It’s the best core exercise on the planet, for my money – and it is my money
There is almost no better way in the world to strengthen the muscles in your core than by holding really still for a really, really long time. Of course, that doesn’t mean in any way that you should just sit really, really still on the couch and assume the result will be washboard abs. Not even close to the case. But…strengthening your core and abdominal muscles can be as easy as planking a couple of times a day for as long as possible.
Many, many exercisers want to strengthen their abs, flatten their tummies or get more shredded through the abdominals, and many think the way to best to that is to do many, man, many crunches. All those many, many crunches will do is give you a repetitive stress injury in your lower back or hip flexor as well as do nothing for your overall core strength.
Your obliques and your transverse abdominis are both important muscles in two ways. First, the transverse abdominis (TVA) wraps around your torso like a belt, and is important in supporting your lower back, which can be an extremely sensitive topic for many men into their later years. When you over strengthen one part of your body and train it to fold itself in two (which is a crunch or a sit up, or any spinal flexion) then you run the risk of an imbalance, and over time your body will send you a message about that imbalance – and the message will be pain.
Your obliques are also crucial in maintaining good posture. Those muscles get a great workout in the side plank, which we will also explore below. Those muscles control your ability to twist your torso in one direction or the other.
Those muscles get next to no engagement in the classic crunch movement and doing that same movement over and over will not only get you washboard abs, but you’ll probably get bored, stop exercising, and that’s good-bye washboard anything.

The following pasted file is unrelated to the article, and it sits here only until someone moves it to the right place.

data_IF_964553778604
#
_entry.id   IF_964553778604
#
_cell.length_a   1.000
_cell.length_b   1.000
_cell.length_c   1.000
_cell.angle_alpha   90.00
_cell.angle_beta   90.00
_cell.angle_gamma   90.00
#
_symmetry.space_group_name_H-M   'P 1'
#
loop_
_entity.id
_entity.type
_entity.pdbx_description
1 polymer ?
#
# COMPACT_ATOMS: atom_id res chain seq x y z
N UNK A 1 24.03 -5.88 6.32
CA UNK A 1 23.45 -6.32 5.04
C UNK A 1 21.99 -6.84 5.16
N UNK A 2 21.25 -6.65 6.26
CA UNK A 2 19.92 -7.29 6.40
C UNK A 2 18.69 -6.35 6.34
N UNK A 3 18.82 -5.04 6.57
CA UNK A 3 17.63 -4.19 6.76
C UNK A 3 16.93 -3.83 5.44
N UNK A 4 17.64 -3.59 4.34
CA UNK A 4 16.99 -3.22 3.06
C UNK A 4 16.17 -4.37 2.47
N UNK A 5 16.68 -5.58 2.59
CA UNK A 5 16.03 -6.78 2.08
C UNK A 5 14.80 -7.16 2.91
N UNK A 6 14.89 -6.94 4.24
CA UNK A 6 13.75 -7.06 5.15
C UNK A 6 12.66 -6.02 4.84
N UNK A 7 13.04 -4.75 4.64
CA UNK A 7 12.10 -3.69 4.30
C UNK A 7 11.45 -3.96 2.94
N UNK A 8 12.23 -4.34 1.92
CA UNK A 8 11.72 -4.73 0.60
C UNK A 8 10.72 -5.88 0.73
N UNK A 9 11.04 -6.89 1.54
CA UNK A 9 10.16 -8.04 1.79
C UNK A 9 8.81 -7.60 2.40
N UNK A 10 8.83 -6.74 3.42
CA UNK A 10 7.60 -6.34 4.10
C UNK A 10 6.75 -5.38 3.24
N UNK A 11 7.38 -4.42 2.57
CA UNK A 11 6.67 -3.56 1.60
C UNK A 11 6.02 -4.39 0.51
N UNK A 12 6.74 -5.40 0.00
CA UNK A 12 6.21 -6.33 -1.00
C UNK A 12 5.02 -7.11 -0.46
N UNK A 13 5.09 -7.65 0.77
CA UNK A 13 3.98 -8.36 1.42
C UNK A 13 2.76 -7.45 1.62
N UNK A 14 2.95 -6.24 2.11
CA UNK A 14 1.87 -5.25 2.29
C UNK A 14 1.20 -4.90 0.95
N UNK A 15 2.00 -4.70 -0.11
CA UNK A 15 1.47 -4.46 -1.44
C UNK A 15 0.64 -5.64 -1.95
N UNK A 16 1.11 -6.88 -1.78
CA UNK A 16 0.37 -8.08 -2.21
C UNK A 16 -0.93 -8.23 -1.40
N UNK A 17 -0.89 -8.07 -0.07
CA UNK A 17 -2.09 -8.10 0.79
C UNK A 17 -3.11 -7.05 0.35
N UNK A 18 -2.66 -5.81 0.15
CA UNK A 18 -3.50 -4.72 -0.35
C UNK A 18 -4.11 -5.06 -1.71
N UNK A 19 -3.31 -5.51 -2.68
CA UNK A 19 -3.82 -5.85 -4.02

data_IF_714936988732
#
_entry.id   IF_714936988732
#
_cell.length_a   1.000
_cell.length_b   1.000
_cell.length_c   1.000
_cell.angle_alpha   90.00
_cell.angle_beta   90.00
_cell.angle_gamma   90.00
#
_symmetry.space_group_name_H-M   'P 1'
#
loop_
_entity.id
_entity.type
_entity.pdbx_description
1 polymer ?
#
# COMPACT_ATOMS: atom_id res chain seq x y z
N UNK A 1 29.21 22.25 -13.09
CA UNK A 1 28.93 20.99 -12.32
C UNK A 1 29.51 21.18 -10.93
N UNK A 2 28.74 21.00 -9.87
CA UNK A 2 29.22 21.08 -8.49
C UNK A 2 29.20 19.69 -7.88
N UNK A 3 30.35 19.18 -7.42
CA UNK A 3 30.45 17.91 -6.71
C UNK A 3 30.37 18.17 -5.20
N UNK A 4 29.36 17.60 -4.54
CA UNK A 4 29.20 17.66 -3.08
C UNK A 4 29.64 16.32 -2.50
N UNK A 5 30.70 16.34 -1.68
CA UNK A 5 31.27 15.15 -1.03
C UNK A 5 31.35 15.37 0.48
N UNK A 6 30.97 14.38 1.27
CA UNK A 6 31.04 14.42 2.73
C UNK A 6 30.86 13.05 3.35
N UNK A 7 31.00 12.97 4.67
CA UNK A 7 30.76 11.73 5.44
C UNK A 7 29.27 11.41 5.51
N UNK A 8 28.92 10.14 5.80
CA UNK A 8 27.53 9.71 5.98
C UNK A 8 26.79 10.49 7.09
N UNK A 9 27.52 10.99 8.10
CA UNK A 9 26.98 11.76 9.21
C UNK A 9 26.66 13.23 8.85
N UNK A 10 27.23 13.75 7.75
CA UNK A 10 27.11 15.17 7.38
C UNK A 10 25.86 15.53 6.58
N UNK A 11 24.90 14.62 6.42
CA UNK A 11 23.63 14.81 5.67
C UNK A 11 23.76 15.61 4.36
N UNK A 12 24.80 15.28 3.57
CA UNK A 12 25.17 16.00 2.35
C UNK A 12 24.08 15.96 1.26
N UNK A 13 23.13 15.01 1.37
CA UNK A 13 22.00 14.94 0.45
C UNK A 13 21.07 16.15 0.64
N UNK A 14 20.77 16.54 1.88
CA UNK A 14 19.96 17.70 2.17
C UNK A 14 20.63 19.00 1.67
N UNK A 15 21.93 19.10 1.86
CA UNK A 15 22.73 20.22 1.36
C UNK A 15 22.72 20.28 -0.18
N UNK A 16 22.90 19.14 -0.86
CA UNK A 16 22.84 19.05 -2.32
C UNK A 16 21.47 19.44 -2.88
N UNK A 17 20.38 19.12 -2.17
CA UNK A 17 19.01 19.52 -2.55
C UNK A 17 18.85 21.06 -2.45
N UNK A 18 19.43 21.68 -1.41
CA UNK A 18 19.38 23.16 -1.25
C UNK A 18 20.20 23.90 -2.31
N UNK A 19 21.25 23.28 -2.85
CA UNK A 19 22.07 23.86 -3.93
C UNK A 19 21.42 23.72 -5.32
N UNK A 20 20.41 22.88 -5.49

So, when you’re starting out, a great way to begin is to simply start out with a basic front plank. The body will be held up by four points of contact with the floor – the feet and the elbows, with the forearms also providing some stability on the floor. Holding the plank for 20 seconds at a time is a good start and my rule of thumb for new plankers to build time and endurance is to add 10 or 15 seconds to their plank routine every week, so that after six weeks or so you can build your endurance until you can take a run at doing 60 seconds, and keep on building. Who knows, maybe after that, you can take a run at the world record, which is upwards of nine hours, or something ridiculous like that.
Start by trying to reach 20 or 25 seconds in the classic front plank and start by doing 10 to 15 seconds on each side for the side plank – and yes, you have to do both sides every time.
Modifications, such as adding movements, different planes of stability and others can be added over time to give your planks a little bit more spice, but man, oh, man are those last ten seconds tough. And they should always be tough. If they’re not, you’re not planking long enough.
Got a question on how long is long enough? Email me at firstname.lastname@example.org